It isn’t rare for children to be curious about things around them and come up with questions. Moreover, when it comes to imagination, they do go all out of the box, often leaving adults wondering where they come up with those ideas. Something similar happened when a teacher asked his students a simple riddle but a particular response from one of them left him stunned. Bret Turner, a Twitter user, posted a riddle on his account and along with the picture shared the response of his student. In his post he wrote, “The first guess from one of my 1st graders was “death” and such an awed, somber, reflective hush fell over the class that I didn’t want to tell them that actually the answer is the letter e, which just seemed so banal in the moment.”
Soon after the post went viral with over 69,000 re-tweets and 2 million likes, at the time of writing.
The first guess from one of my 1st graders was “death” and such an awed, somber, reflective hush fell over the class that I didn’t want to tell them that actually the answer is the letter e, which just seemed so banal in the moment pic.twitter.com/7sYFxHNcZk
— Bret Turner (@bretjturner) January 2, 2018
Soon, people on social media started responding to the post and gave their opinions about the answer of the student. While some lauded the child for his intellect others stated that the answer was ‘rather interesting’. Check out some of the reactions of the post here:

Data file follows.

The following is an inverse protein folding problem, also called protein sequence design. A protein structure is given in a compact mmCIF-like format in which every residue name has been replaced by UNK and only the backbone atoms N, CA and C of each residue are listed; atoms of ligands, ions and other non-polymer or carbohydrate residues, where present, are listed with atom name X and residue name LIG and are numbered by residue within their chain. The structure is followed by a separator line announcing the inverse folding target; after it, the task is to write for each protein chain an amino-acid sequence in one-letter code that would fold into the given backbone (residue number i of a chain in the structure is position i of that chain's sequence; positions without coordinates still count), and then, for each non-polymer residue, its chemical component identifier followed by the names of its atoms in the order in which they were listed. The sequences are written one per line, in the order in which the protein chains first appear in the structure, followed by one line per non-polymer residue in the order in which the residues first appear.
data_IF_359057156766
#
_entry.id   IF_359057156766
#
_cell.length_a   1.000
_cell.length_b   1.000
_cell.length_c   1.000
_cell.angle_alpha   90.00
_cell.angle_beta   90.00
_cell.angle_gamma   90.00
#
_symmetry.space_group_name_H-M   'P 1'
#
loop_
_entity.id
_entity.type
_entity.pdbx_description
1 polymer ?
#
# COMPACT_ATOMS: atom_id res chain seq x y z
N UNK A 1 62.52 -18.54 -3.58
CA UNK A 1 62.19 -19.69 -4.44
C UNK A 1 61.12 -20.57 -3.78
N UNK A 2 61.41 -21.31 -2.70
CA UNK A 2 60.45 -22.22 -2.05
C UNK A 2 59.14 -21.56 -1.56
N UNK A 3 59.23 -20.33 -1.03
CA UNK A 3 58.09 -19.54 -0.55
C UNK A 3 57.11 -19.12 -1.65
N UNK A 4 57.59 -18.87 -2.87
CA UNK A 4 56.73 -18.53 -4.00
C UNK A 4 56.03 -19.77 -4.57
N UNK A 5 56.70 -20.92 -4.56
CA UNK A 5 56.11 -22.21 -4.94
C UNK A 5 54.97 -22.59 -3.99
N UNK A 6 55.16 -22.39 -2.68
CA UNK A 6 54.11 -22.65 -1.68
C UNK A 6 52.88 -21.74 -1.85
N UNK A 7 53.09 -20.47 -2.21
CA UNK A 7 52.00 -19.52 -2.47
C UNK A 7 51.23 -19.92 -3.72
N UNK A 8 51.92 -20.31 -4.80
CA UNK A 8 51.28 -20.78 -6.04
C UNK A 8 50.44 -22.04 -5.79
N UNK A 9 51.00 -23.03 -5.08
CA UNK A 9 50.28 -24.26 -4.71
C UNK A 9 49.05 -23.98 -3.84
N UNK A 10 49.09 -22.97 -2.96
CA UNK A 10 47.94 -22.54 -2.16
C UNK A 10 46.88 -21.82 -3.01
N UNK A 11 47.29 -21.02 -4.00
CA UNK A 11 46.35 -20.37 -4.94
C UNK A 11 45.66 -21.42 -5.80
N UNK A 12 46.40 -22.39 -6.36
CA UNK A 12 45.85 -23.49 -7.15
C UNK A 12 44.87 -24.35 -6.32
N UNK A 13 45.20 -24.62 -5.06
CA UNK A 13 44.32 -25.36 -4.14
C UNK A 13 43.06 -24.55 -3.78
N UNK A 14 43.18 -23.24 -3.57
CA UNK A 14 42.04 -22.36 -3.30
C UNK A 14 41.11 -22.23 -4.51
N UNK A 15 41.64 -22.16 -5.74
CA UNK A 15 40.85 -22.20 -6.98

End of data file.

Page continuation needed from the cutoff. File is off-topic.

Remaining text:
That the answer is “e” is rather interesting. Though “death” is certainly a much more profound answer. This made me think oh the novel “A Void”, by Georges Perec. It was written in French, with no letter e’s; translated into English with no e’s.
— John Francis Nooney 🤷🏼♂️🤦🏼♂️💁🏼♂️🤬🏳️🌈 (@noonski) January 3, 2018
Give that kid the “A” I expect a great screenplay from him/her some day.
— Harrison Smith (@HarrisonSmith85) January 3, 2018
Should be giving the kid an “E” for effort…
— Avi Greenberger (@iamavig) January 3, 2018
In practical terms, death leads to new life. Your remains become a part of everything. We are all made of ancient stardust. If you’re religious death marks the beginning of everything. Life is merely a doorway into eternal life in paradise with god (whichever one you worship)
— 💡Sal-Robin💡 (@Sal_Robins) January 3, 2018
“E” is also for existentialism
— Bobbie Bees (@BobbieBees) January 3, 2018
This is so funny to me. https://t.co/byzpRqneqZ
— Jo (@JoTrainChoo) January 3, 2018
Death is definitely the better answer. 💀 Well done! https://t.co/nzgyDhCwpe
— Just Jo (@Graye670) January 3, 2018
I once subbed for a 3rd gr class which was asked to write a letter to Washington for President’s Day. One awesome kid, Bilal, wrote an entire letter asking what the afterlife was like, if GW could talk to living people, did he know ghosts. I hope that kid is a millionaire now. https://t.co/wCoOhGbssr
— Patrick McDevitt (@pfmcdevitt) January 3, 2018
Some people also gave grade and author suggestions for the student.
Send this child to read a novel by the Franco-Polish writer Georges Perec, who wrote an entire book without the letter “e” in it! https://t.co/MDv7XSAigE
— Mary Kenny (@MaryKenny4) January 3, 2018
Hands-down the hardest I’ve ever laughed on Twitter https://t.co/RhomGM550t
— Brian Firenzi (@mrbrianfirenzi) January 3, 2018
However, this isn’t the first time children have shown their brilliance: